Banking connectivity: Helping businesses deliver the easier, faster, more secure customer experience of the future

Cashless business pros and cons: Should you make the switch?

Escheatment resources: Reporting deadlines for all 50 states

Higher education and the cashless society: Latest trends

How to improve digital payments security for your health system

Restaurant surveys show changing customer payment preferences

Innovative payroll solutions may help attract hourly workers

Key considerations for online ordering systems

Payment industry trends that are the future of POS

Take a fresh look: mass transit is going places

Want AP automation to pay both businesses and consumers?

Managing cross-border payments in emerging markets

Role of complementary new channels in your payments strategy

Ways prepaid cards disburse government funds to the unbanked

Real-time payments fuel innovation

Webinar: Approaching international payment strategies in today’s unpredictable markets.

Webinar: CSM corporation re-thinks AP

5 winning strategies for managing liquidity in volatile times

ePOS cash register training tips and tricks

How the next evolution of consumer bill pay makes it easier to do business

Integrated payments healthcare benefits

Leading the way for real-time payments

Managing the rising costs of payment acceptance with service fees

Real-time answers about real-time payments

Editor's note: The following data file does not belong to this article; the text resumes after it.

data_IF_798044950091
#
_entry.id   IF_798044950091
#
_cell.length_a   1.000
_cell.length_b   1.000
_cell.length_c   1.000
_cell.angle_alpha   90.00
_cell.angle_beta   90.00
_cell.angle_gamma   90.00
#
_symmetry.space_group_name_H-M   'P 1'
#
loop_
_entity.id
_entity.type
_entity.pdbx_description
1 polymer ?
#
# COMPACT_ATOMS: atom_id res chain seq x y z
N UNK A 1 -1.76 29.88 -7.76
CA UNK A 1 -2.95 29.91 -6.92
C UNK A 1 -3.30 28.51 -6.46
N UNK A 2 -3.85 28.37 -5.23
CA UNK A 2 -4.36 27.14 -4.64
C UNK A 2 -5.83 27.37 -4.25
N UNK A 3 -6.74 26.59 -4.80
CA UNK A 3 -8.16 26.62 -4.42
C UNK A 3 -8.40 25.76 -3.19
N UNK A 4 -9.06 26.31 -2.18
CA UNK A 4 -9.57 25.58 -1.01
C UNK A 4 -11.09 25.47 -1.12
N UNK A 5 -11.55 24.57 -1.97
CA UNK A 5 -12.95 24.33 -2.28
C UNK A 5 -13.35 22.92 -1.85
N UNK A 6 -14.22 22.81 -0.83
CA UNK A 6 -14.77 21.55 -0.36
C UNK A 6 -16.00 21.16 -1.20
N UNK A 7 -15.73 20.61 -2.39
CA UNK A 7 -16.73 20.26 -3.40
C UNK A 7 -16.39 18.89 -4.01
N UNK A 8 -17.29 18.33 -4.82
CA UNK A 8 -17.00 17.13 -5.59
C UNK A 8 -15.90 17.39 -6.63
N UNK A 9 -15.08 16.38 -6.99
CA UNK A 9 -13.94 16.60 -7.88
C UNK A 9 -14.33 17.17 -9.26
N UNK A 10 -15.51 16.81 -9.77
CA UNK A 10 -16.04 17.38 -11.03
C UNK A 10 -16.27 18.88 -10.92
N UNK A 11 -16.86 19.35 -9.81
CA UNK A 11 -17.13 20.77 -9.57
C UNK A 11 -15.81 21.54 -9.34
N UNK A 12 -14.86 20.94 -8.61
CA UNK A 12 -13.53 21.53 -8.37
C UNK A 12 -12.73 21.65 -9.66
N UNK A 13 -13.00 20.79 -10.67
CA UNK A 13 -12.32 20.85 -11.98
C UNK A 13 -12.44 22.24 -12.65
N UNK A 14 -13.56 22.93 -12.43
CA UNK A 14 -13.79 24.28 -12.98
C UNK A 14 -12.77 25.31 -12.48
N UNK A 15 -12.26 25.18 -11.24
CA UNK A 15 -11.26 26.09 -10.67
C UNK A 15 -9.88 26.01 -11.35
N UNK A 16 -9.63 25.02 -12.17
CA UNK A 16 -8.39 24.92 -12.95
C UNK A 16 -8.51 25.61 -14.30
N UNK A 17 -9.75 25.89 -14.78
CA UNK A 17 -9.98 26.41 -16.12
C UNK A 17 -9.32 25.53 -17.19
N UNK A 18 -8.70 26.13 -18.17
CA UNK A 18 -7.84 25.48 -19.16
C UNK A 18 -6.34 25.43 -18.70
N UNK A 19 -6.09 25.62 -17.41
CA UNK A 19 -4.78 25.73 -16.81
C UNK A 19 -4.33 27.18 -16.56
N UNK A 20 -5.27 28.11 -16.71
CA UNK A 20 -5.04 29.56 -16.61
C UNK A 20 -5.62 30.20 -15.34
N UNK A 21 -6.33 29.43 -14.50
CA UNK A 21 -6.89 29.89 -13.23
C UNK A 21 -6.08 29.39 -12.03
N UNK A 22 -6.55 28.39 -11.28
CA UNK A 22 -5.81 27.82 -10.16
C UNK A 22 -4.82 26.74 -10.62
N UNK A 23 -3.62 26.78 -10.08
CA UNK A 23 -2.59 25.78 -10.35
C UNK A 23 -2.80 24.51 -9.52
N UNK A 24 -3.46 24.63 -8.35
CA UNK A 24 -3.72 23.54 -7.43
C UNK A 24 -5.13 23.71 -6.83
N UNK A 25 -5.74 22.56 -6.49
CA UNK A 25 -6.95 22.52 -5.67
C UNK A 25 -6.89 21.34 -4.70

Safeguarding the payment experience through contactless

Standardizing healthcare payments

COVID-19 safety recommendations: Are you ready to reopen?

Time is money: Intelligent Payment Routing saves businesses both

What corporate treasurers need to know about Virtual Account Management

White Castle optimizes payment transactions

Transition to international ACH

Drive digital transformation with payments innovation

Rent payments: What’s changing for commercial real estate

Unexpected cost savings may be hiding in your payment strategy

Benefits of billing foreign customers in their own currency

Top 3 ways digital payments can transform the patient experience

Hospitals face cybersecurity risks in surprising new ways

Navigate changing consumer behavior with service fees

Creating the ideal patient journey

5 reasons to upgrade B2B payment acceptance methods

3 benefits of integrated payments in healthcare

Addressing financial uncertainty in international business

Webinar: AP automation for commercial real estate

How blockchain technology is changing treasury

Beyond the back office: real-time payments

Crack the SWIFT code for sending international wires

How AI in treasury management is transforming finance

Three healthcare payment trends that will continue to matter in 2022

Making the cross-border payment decision: Wire or international ACH?

3 ways to make practical use of real-time payments

Instant Payments: Accelerating treasury disruption

Can faster payments mean better payments?

Hospitals face cybersecurity risks in surprising new ways

Consolidating payments for healthcare systems

Enhancing the patient experience through people-centered payments

Digital trends poised to reshape hotel payments

Restaurant survey shows changing customer payment preferences

Transition to international ACH

Unexpected cost savings may be hiding in your payment strategy

Colleges respond to student needs by offering digital payments

Luxury jeweler enhances the digital billing and payment customer experience

How Everyday Funding can improve cash flow

Disclosures

Start of disclosure content

Loan approval is subject to credit approval and program guidelines. Not all loan programs are available in all states for all loan amounts. Interest rates and program terms are subject to change without notice. Mortgage, home equity and credit products are offered by U.S. Bank National Association. Deposit products are offered by U.S. Bank National Association. Member FDIC.